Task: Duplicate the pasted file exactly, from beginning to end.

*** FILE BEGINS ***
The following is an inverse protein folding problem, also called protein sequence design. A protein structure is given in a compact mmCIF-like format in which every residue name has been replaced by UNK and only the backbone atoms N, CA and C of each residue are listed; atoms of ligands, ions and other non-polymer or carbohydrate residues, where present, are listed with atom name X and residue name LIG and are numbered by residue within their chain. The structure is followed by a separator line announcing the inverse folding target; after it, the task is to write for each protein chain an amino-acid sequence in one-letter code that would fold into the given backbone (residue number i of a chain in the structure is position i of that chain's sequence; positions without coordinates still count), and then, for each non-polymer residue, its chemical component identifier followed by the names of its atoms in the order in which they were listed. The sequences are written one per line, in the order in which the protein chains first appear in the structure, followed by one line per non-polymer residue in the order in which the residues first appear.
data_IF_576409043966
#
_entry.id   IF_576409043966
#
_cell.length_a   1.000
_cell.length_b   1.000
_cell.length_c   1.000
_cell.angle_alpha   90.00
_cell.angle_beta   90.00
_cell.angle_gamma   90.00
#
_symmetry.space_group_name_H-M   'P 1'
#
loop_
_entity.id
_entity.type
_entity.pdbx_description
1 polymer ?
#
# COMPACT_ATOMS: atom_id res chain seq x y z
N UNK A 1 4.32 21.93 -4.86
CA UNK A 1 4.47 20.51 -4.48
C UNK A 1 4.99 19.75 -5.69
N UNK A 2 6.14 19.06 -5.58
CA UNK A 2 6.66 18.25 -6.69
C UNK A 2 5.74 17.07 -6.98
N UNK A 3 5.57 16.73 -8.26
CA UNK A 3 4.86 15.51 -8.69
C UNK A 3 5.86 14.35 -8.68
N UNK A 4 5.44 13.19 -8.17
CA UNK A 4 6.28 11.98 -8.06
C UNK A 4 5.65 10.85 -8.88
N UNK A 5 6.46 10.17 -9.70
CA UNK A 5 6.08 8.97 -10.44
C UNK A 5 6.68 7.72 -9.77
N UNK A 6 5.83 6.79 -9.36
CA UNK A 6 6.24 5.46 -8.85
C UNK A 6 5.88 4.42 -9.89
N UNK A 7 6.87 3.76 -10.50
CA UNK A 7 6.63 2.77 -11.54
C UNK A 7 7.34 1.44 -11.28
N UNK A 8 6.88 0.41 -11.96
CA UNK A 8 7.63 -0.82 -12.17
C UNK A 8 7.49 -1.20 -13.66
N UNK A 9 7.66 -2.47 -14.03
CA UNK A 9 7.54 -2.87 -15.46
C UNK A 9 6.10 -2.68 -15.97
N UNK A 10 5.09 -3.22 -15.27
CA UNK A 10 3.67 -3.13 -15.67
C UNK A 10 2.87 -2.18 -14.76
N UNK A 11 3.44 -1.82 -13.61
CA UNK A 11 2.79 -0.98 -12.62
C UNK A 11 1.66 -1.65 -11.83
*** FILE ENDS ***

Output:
The following is an inverse protein folding problem, also called protein sequence design. A protein structure is given in a compact mmCIF-like format in which every residue name has been replaced by UNK and only the backbone atoms N, CA and C of each residue are listed; atoms of ligands, ions and other non-polymer or carbohydrate residues, where present, are listed with atom name X and residue name LIG and are numbered by residue within their chain. The structure is followed by a separator line announcing the inverse folding target; after it, the task is to write for each protein chain an amino-acid sequence in one-letter code that would fold into the given backbone (residue number i of a chain in the structure is position i of that chain's sequence; positions without coordinates still count), and then, for each non-polymer residue, its chemical component identifier followed by the names of its atoms in the order in which they were listed. The sequences are written one per line, in the order in which the protein chains first appear in the structure, followed by one line per non-polymer residue in the order in which the residues first appear.
data_IF_576409043966
#
_entry.id   IF_576409043966
#
_cell.length_a   1.000
_cell.length_b   1.000
_cell.length_c   1.000
_cell.angle_alpha   90.00
_cell.angle_beta   90.00
_cell.angle_gamma   90.00
#
_symmetry.space_group_name_H-M   'P 1'
#
loop_
_entity.id
_entity.type
_entity.pdbx_description
1 polymer ?
#
# COMPACT_ATOMS: atom_id res chain seq x y z
N UNK A 1 4.32 21.93 -4.86
CA UNK A 1 4.47 20.51 -4.48
C UNK A 1 4.99 19.75 -5.69
N UNK A 2 6.14 19.06 -5.58
CA UNK A 2 6.66 18.25 -6.69
C UNK A 2 5.74 17.07 -6.98
N UNK A 3 5.57 16.73 -8.26
CA UNK A 3 4.86 15.51 -8.69
C UNK A 3 5.86 14.35 -8.68
N UNK A 4 5.44 13.19 -8.17
CA UNK A 4 6.28 11.98 -8.06
C UNK A 4 5.65 10.85 -8.88
N UNK A 5 6.46 10.17 -9.70
CA UNK A 5 6.08 8.97 -10.44
C UNK A 5 6.68 7.72 -9.77
N UNK A 6 5.83 6.79 -9.36
CA UNK A 6 6.24 5.46 -8.85
C UNK A 6 5.88 4.42 -9.89
N UNK A 7 6.87 3.76 -10.50
CA UNK A 7 6.63 2.77 -11.54
C UNK A 7 7.34 1.44 -11.28
N UNK A 8 6.88 0.41 -11.96
CA UNK A 8 7.63 -0.82 -12.17
C UNK A 8 7.49 -1.20 -13.66
N UNK A 9 7.66 -2.47 -14.03
CA UNK A 9 7.54 -2.87 -15.46
C UNK A 9 6.10 -2.68 -15.97
N UNK A 10 5.09 -3.22 -15.27
CA UNK A 10 3.67 -3.13 -15.67
C UNK A 10 2.87 -2.18 -14.76
N UNK A 11 3.44 -1.82 -13.61
CA UNK A 11 2.79 -0.98 -12.62
C UNK A 11 1.66 -1.65 -11.83